By Julian Lee
Excess commercial stockpiles in the OECD countries, which ballooned to as much as 270 million barrels above their 2015-19 average in June, are now almost back to that benchmark level. That was the target set in January by Saudi Energy Minister Prince Abdulaziz Bin Salman to measure the success of the oil producers’ attempts to rebalance oil markets after the pandemic triggered an unprecedented slump in global oil demand last year.
That doesn’t mean producers are going to suddenly reopen the spigots and flood the world with oil. Demand in the second quarter is still about 4 million barrels a day below the same period in 2019, according to both the IEA and OPEC (the EIA sees the deficit about 3.4 million barrels). And a closer look at the latest outlooks shows reasons to remain cautious.
Two of the three (the IEA and EIA) have cut their forecasts of oil demand growth this year, with only OPEC leaving its outlook unchanged. The biggest reduction came from the Paris-based IEA, which reduced both demand and year-on-year growth by 270,000 barrels a day, more than wiping out the upward revisions it made to those same figures last month. It now sees oil demand increasing by 5.42 million barrels a day on average this year, compared with 5.69 million barrels a month ago.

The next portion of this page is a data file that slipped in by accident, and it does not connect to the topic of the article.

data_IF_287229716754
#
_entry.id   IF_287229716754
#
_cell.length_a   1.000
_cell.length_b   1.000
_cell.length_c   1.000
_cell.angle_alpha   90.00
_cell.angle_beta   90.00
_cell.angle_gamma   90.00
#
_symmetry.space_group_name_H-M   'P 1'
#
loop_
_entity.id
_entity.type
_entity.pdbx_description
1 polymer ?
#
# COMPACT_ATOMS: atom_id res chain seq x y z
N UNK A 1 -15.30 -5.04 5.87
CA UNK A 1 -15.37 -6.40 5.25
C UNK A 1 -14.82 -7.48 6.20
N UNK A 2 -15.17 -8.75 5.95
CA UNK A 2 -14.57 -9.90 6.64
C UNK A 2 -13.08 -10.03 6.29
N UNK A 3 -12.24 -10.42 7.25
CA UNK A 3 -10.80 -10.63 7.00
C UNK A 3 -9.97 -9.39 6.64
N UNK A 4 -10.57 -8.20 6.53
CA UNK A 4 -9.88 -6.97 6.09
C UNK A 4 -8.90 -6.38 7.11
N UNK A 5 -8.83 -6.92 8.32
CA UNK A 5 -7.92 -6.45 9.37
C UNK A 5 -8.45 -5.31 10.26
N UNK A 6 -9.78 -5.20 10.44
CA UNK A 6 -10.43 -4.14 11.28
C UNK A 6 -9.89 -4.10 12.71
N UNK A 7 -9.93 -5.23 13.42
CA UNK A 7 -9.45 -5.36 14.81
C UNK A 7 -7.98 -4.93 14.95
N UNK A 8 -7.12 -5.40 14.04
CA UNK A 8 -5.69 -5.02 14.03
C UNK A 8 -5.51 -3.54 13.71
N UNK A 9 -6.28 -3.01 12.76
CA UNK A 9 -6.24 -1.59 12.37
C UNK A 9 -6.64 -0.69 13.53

But that headline figure hides a feature that raises greater concerns — how the demand growth is spread across the year and it’s a feature that is common to all three forecasts. All of the agencies have cut their estimates of demand growth in the first quarter, as data have become available from more countries, indicating that the recovery at the start of the year wasn’t as robust as had previously been thought. For the IEA and EIA, the reductions were more than 0.5 million barrels a day.
The IEA and OPEC have also cut their oil demand and year-on-year growth forecasts for the current quarter — in the IEA’s case, again by more than half a million barrels a day.
They have partly compensated for these reductions by boosting their growth forecasts for the second half of the year.
This trend isn’t new. Comparing the latest demand growth forecasts with those made in July 2020 — the first month that all three agencies published detailed quarterly forecasts for 2021 — we can see how the recovery has been pushed back. Forecasts of year-on-year demand growth in the first half of 2021 have been slashed by as much as 4 million barrels a day, while those for the second half, particularly the final quarter, have been raised.
The growing dependence on the second half of the year to drive the upturn is a worry because, as the IEA notes, “the recovery in global oil demand remains fragile as surging Covid cases in countries such as India and Thailand offset recent more positive trends in Europe and the U.S.”
As long as those outbreaks can be contained and controlled, the recovery looks set to continue, but if they spread more widely, as earlier ones did, then the recovery elsewhere could be at risk too.